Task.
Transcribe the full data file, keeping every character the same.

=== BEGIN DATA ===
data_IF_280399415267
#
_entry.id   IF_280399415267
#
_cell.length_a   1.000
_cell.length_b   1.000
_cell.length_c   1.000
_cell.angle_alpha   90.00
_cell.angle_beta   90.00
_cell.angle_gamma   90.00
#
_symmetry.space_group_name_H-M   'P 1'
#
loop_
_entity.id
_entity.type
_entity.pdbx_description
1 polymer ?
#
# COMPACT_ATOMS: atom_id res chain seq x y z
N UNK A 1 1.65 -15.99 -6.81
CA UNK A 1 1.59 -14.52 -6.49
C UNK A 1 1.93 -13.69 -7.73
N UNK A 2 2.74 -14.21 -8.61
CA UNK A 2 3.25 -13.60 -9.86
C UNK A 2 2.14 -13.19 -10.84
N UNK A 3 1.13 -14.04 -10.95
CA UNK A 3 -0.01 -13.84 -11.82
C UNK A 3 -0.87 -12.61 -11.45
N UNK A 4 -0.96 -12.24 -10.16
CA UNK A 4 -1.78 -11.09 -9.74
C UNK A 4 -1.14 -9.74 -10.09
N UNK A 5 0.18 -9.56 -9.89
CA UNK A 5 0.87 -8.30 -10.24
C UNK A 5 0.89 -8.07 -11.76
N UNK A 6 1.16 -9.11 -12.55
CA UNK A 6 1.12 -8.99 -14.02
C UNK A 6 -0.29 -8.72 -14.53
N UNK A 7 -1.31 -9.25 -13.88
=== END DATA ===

data_IF_280399415267
#
_entry.id   IF_280399415267
#
_cell.length_a   1.000
_cell.length_b   1.000
_cell.length_c   1.000
_cell.angle_alpha   90.00
_cell.angle_beta   90.00
_cell.angle_gamma   90.00
#
_symmetry.space_group_name_H-M   'P 1'
#
loop_
_entity.id
_entity.type
_entity.pdbx_description
1 polymer ?
#
# COMPACT_ATOMS: atom_id res chain seq x y z
N UNK A 1 1.65 -15.99 -6.81
CA UNK A 1 1.59 -14.52 -6.49
C UNK A 1 1.93 -13.69 -7.73
N UNK A 2 2.74 -14.21 -8.61
CA UNK A 2 3.25 -13.60 -9.86
C UNK A 2 2.14 -13.19 -10.84
N UNK A 3 1.13 -14.04 -10.95
CA UNK A 3 -0.01 -13.84 -11.82
C UNK A 3 -0.87 -12.61 -11.45
N UNK A 4 -0.96 -12.24 -10.16
CA UNK A 4 -1.78 -11.09 -9.74
C UNK A 4 -1.14 -9.74 -10.09
N UNK A 5 0.18 -9.56 -9.89
CA UNK A 5 0.87 -8.30 -10.24
C UNK A 5 0.89 -8.07 -11.76
N UNK A 6 1.16 -9.11 -12.55
CA UNK A 6 1.12 -8.99 -14.02
C UNK A 6 -0.29 -8.72 -14.53
N UNK A 7 -1.31 -9.25 -13.88